NPH symptoms are usually subtle at first then worsen gradually as fluid builds up in the brain's ventricles.
In a healthy brain, as in the image at left below, cerebrospinal fluid (CSF) fills only a small proportion of the cranium. When CSF doesn't drain normally, as in the image at right below, it presses on delicate neurological tissues in the brain.
This in turn causes problems with cognition and bodily functions, producing the classic signs of difficulty walking and controlling urination.
Gait symptoms include:
- Unsteadiness and leg weakness
- Abnormal gait, including shuffling
- Sudden falls
- Trouble taking a first step, the sensation that feet are stuck to the floor
- Freezing while walking
Urinary symptoms include:
- Frequent urination
- Urgency to urinate
Mild dementia symptoms include:
- Memory loss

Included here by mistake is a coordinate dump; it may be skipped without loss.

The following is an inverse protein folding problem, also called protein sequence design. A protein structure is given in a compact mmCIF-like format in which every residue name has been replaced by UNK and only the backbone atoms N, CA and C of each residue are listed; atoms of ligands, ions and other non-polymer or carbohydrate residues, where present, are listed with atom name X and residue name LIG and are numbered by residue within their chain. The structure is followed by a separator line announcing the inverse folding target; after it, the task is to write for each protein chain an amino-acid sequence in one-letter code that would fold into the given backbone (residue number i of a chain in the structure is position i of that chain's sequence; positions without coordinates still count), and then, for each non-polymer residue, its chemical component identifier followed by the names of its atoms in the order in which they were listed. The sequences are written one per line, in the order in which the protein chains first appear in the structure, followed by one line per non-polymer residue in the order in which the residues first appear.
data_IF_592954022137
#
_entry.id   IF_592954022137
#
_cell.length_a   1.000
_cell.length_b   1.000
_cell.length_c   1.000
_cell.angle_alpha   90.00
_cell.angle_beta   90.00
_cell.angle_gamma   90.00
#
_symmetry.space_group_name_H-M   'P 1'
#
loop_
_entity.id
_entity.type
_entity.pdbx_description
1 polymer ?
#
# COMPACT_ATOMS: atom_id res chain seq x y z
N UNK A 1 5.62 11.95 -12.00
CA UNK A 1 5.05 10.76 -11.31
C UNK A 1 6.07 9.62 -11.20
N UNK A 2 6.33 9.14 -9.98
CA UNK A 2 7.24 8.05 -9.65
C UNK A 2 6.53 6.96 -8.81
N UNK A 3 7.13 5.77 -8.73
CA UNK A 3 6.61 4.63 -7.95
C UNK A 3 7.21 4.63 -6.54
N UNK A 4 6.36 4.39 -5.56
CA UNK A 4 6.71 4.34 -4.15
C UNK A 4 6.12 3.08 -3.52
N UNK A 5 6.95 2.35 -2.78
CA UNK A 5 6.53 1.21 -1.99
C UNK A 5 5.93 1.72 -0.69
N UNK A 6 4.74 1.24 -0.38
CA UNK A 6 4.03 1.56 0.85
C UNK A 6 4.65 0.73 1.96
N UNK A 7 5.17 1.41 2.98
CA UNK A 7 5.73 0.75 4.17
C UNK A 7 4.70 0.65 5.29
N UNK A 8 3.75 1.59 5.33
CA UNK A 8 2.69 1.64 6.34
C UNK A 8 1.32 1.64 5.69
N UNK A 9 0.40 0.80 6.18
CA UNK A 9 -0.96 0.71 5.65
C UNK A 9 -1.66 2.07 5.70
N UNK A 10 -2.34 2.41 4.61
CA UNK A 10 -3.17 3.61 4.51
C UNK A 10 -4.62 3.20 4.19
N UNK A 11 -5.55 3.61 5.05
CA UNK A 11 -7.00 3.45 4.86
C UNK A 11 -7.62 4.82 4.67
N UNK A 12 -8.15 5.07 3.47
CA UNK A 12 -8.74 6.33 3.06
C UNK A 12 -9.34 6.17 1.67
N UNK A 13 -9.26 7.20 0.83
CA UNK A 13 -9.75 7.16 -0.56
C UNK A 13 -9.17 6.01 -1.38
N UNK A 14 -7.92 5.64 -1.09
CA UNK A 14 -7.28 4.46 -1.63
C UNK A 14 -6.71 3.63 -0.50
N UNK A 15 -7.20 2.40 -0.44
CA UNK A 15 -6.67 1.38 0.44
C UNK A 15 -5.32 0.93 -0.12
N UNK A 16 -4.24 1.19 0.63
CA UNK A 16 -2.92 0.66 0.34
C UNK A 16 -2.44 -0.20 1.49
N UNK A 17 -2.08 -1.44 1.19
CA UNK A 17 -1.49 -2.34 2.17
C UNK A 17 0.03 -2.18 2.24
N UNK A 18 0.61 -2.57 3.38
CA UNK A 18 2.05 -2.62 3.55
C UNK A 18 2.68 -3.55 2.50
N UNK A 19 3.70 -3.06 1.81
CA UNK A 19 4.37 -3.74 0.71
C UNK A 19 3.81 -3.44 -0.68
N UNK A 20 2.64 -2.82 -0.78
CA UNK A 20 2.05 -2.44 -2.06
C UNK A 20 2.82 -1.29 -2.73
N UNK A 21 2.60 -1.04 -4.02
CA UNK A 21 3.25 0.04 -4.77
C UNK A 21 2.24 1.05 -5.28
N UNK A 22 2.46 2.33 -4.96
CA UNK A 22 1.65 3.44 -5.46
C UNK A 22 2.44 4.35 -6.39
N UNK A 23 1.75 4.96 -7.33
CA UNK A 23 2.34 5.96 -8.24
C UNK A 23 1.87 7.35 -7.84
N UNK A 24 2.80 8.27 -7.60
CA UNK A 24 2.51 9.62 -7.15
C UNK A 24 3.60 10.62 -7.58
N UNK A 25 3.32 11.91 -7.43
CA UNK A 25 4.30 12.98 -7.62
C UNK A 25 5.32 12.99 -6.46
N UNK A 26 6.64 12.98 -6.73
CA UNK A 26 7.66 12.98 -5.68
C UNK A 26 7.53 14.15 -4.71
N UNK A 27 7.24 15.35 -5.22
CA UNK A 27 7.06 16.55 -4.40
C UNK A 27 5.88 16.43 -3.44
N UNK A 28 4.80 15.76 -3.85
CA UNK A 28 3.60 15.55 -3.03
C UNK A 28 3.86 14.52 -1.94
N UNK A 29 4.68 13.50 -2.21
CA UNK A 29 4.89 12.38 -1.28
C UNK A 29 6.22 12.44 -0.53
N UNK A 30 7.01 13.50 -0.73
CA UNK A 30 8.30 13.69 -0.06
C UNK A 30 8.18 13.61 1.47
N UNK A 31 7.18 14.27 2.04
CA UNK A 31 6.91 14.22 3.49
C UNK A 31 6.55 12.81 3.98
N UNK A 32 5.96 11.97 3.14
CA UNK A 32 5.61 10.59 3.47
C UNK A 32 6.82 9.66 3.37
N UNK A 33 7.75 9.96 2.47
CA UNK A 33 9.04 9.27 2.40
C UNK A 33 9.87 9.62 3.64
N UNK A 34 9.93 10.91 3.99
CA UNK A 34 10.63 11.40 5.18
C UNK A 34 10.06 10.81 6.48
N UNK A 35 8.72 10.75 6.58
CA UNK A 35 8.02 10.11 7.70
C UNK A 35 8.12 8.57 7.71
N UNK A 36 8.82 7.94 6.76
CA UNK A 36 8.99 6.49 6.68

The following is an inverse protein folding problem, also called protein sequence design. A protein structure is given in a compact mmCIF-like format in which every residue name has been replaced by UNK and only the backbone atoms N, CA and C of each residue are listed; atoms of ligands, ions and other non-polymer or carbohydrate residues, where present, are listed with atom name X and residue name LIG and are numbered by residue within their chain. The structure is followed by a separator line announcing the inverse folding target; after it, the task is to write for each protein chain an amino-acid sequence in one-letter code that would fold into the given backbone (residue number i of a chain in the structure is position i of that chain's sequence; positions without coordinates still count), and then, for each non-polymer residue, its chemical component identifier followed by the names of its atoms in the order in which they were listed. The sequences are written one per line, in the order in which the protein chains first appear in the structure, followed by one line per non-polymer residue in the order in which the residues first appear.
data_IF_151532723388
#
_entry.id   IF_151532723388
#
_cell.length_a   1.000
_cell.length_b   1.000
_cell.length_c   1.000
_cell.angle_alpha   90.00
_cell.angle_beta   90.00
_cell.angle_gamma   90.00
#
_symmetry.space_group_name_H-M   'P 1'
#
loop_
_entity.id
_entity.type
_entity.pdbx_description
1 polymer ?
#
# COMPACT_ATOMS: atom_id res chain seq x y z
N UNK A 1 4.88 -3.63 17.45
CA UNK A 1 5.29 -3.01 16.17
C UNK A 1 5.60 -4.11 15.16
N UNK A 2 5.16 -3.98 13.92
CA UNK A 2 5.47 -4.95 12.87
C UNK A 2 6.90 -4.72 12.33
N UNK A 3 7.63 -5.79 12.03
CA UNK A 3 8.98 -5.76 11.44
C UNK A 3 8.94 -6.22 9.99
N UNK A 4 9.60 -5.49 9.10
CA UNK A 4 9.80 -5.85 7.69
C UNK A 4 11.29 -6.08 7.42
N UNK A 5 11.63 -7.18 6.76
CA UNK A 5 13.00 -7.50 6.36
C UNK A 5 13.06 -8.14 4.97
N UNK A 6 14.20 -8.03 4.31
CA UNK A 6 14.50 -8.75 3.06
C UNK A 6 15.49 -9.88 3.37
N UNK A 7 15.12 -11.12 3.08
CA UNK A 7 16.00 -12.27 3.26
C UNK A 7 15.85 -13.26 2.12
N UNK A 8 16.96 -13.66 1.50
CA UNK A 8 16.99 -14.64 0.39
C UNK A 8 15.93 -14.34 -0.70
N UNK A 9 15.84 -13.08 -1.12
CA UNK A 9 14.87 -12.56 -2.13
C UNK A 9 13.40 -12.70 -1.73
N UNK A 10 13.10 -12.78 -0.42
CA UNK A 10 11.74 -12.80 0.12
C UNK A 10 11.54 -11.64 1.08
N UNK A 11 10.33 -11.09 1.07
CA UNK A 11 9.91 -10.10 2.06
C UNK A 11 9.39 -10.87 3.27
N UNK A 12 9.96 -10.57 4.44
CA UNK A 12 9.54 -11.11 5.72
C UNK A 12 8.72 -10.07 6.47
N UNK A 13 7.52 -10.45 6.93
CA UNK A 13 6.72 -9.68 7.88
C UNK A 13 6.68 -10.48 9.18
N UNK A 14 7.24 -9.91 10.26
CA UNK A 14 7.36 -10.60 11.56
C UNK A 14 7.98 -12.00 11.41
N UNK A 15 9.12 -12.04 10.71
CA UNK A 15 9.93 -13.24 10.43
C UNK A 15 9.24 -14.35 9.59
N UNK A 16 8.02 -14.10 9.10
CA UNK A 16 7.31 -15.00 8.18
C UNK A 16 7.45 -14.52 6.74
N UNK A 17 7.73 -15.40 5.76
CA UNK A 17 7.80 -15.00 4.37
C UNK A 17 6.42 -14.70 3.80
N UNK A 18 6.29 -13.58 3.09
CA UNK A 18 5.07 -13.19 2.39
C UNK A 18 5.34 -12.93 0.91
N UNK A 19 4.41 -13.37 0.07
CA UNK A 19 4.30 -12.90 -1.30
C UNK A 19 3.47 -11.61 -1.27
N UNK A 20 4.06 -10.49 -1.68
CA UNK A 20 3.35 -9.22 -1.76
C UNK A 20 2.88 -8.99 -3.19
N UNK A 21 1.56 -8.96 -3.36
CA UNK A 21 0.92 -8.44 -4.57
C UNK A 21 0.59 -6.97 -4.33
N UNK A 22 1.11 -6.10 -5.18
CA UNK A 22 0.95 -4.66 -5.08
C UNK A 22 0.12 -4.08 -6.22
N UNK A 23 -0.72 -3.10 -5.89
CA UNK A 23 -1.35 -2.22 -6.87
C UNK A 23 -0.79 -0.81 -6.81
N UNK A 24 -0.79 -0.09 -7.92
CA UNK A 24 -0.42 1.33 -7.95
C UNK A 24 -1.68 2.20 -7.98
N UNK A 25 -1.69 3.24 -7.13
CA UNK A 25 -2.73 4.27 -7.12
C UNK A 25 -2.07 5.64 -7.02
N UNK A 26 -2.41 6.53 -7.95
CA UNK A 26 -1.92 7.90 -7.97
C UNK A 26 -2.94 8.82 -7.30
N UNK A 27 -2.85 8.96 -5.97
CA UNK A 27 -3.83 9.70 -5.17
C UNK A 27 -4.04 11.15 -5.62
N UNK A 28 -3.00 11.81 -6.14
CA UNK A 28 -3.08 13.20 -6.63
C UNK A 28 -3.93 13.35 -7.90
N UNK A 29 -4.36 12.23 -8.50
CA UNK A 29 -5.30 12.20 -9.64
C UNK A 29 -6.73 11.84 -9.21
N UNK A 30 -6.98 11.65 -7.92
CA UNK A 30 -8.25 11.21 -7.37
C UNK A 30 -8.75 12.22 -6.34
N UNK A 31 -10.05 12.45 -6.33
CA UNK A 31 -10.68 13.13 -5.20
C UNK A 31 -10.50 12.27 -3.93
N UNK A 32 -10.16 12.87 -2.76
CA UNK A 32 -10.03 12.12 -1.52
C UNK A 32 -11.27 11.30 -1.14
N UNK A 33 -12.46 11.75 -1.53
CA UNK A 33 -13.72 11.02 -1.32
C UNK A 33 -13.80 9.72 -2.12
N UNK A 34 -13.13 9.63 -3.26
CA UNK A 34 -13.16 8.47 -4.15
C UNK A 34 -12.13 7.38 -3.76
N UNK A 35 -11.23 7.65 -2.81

- Speech difficulties
- Apathy and withdrawal
- Changes in mood or behavior
- Problems with attention, reasoning or judgment
- Difficulty concentrating and completing tasks
Other symptoms may include:
Some of these symptoms may be viewed as part of the normal aging process. But NPH should be considered as a possibility when urinary tract problems combine with walking and dementia-like symptoms.
To assess your condition and rule out other potential causes for NPH symptoms, we conduct:
- A detailed neurological exam, which includes tests to determine your ability to answer questions and follow simple instructions
- A neuropsychological test, if needed, to assess symptoms of mild dementia
- Imaging tests to get detailed views of the structures of the brain
Working closely with UC Irvine Health neuroradiologists, we use magnetic resonance imaging (MRI) to detect any enlargement of ventricles and to measure the flow of cerebrospinal fluid through the cerebral aqueduct. Any blockage of CSF can lead to hyperdynamic flows that are frequently seen in patients with NPH.